I recently read an article entitled “Endless Economic Growth is Fundamentally Unsustainable.” I am admittedly baffled by global economics, but the phenomenon of unbridled and spiralling consumption, and its effect on both humanity and the natural world, is frankly horrifying. Technology undeniably makes our lives better- at least in certain societies- and we can have almost anything we desire nearly instantaneously. But the cost of convenience is often destruction and devastation. The final sentence of this article is profoundly poignant:
“We seem unable to face the fact that our utopia is also our dystopia; that production appears to be indistinguishable from destruction.”
As the article points out, we are simultaneously admonished to reduce consumption and waste for the good of the planet and encouraged to increase our consumption for the good of the economy; herein lies irreconcilable conflict. Our demand for fuel, convenience and immediate access to- well, everything- accelerates the exploitation of both resources and people. This exploitation and destruction is (ironically) beautifully and hauntingly illustrated in the 2006 documentary Manufactured Landscapes. The film shows human-created “glorious wastelands” and “beautiful devastation” (edwardburtynsky.com).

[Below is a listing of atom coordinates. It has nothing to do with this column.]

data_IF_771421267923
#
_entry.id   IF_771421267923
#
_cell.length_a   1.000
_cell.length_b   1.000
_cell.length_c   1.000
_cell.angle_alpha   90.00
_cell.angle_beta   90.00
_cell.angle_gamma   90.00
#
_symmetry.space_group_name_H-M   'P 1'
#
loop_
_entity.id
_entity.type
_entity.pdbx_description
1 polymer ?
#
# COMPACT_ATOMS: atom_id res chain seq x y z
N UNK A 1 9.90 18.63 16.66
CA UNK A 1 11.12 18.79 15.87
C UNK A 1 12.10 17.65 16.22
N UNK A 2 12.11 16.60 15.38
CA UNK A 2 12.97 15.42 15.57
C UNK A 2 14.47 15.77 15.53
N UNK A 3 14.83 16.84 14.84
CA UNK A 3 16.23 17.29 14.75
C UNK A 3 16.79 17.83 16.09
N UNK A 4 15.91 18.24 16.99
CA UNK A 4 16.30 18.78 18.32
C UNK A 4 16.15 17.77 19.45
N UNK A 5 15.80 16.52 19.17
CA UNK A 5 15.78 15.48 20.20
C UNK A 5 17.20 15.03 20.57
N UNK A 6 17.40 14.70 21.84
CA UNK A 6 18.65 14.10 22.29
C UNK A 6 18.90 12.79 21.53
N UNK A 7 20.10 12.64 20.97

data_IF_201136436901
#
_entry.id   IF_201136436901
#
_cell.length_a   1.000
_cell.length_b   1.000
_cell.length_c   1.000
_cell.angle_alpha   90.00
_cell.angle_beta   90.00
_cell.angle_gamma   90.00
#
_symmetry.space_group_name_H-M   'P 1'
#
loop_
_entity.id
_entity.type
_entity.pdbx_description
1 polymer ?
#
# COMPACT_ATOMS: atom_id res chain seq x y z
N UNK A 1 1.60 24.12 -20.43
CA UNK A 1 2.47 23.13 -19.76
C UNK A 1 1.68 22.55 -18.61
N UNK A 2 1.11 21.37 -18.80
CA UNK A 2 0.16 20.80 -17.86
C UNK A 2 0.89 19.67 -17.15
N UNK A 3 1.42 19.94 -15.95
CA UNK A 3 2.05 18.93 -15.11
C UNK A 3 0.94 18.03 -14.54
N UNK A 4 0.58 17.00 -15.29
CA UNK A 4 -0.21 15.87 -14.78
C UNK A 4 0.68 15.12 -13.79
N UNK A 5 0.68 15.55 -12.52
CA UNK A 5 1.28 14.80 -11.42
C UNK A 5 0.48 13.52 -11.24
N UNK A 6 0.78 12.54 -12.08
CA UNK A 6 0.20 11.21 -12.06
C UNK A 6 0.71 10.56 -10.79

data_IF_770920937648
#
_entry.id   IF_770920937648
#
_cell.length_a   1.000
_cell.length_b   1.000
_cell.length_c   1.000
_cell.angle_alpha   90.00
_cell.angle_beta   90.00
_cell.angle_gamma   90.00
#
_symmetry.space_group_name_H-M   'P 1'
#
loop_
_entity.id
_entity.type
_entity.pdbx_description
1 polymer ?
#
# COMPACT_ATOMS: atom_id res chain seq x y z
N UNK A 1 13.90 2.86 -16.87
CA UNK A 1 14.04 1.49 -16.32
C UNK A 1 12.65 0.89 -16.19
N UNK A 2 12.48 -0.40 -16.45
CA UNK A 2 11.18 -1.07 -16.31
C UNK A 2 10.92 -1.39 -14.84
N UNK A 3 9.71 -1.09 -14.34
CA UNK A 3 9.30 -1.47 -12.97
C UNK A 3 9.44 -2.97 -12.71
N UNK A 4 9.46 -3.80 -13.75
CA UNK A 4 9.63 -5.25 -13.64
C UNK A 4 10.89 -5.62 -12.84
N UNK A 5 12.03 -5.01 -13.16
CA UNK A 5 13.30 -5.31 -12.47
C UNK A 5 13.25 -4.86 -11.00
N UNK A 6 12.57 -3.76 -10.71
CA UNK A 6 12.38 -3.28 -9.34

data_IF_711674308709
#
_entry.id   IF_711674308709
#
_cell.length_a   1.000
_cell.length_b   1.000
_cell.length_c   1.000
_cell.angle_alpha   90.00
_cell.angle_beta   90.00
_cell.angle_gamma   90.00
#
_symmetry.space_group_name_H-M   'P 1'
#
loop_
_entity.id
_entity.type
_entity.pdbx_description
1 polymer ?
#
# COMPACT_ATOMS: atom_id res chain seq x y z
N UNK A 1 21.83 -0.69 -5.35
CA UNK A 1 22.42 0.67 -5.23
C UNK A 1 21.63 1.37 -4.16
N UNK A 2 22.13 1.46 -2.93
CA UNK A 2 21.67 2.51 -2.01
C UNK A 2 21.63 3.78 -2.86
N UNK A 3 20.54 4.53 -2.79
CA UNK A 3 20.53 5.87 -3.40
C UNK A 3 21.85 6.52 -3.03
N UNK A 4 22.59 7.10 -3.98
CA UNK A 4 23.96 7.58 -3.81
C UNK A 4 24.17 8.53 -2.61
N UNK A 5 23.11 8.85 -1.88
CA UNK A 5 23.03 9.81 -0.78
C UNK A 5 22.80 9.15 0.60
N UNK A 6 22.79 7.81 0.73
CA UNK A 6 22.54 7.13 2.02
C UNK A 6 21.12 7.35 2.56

As we create, we destroy, and recreate our landscapes. We creatures, capable of great beauty and acts of humanity are equally capable of great horror and destruction. Through the simultaneity of creation and destruction, we have made our world a hybrid beast, both beautiful and hideous, living and dying, sublime and grotesque.
Edmund Burke stated, “Succession and uniformity of parts are what constitute the artificial infinite” (2.9.150). He was referring to the sublime, but in this photo, the same surely applies to the grotesque. One oil filter is simply an oil filter; a profusion of oil filters is infinitely grotesque.
Human exploitation and manipulation of one another and the world is certainly not new. Our species is typified by desire, and to sate desire we must consume. But to consume is to destroy, by its very definition. Most of us are so removed from the sources of the products we consume, whether food, clothing or gadgetry, that we see only our need, but not the ruin left behind.
Perhaps we must be forced to find beauty and sublimity in the grotesque in our world, just as Ginsberg detected the sublime in a dirt-smeared sunflower.